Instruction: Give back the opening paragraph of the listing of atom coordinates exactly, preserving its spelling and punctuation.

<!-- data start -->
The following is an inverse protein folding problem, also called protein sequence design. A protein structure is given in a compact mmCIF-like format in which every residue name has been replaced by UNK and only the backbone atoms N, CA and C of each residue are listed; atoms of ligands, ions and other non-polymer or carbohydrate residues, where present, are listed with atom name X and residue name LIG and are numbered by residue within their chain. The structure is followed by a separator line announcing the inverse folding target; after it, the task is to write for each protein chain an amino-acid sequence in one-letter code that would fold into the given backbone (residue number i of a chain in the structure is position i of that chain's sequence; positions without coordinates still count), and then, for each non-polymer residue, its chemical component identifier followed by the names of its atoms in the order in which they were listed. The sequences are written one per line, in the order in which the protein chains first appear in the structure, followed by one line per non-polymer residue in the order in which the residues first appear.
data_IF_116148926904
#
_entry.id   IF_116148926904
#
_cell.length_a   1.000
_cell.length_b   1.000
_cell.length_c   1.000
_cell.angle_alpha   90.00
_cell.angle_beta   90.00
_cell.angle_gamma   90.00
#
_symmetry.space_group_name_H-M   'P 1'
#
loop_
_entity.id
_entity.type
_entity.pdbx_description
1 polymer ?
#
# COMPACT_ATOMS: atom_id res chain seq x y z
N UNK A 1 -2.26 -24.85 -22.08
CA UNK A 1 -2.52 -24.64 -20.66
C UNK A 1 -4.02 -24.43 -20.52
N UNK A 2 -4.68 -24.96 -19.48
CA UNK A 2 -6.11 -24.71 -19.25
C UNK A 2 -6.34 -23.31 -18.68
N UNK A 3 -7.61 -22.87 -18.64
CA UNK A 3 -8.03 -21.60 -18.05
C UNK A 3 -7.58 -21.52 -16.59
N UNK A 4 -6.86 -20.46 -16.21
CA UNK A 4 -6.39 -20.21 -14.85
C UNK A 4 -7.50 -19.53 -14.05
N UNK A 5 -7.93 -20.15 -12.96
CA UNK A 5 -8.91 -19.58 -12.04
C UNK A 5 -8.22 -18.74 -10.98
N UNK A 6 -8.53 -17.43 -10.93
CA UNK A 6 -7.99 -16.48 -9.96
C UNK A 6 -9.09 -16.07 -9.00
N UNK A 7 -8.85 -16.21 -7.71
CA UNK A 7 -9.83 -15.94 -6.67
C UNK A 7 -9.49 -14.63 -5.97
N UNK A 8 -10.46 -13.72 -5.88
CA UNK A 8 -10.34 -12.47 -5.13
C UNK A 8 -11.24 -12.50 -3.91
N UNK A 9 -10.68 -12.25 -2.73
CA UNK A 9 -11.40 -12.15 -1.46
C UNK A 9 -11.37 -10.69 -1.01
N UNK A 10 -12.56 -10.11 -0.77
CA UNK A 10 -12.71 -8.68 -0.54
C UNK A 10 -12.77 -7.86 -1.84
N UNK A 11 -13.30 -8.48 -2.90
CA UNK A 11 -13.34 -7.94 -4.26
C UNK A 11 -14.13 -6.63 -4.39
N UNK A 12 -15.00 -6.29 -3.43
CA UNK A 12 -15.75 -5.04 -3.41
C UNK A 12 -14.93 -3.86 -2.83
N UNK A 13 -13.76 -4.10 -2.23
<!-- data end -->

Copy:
The following is an inverse protein folding problem, also called protein sequence design. A protein structure is given in a compact mmCIF-like format in which every residue name has been replaced by UNK and only the backbone atoms N, CA and C of each residue are listed; atoms of ligands, ions and other non-polymer or carbohydrate residues, where present, are listed with atom name X and residue name LIG and are numbered by residue within their chain. The structure is followed by a separator line announcing the inverse folding target; after it, the task is to write for each protein chain an amino-acid sequence in one-letter code that would fold into the given backbone (residue number i of a chain in the structure is position i of that chain's sequence; positions without coordinates still count), and then, for each non-polymer residue, its chemical component identifier followed by the names of its atoms in the order in which they were listed. The sequences are written one per line, in the order in which the protein chains first appear in the structure, followed by one line per non-polymer residue in the order in which the residues first appear.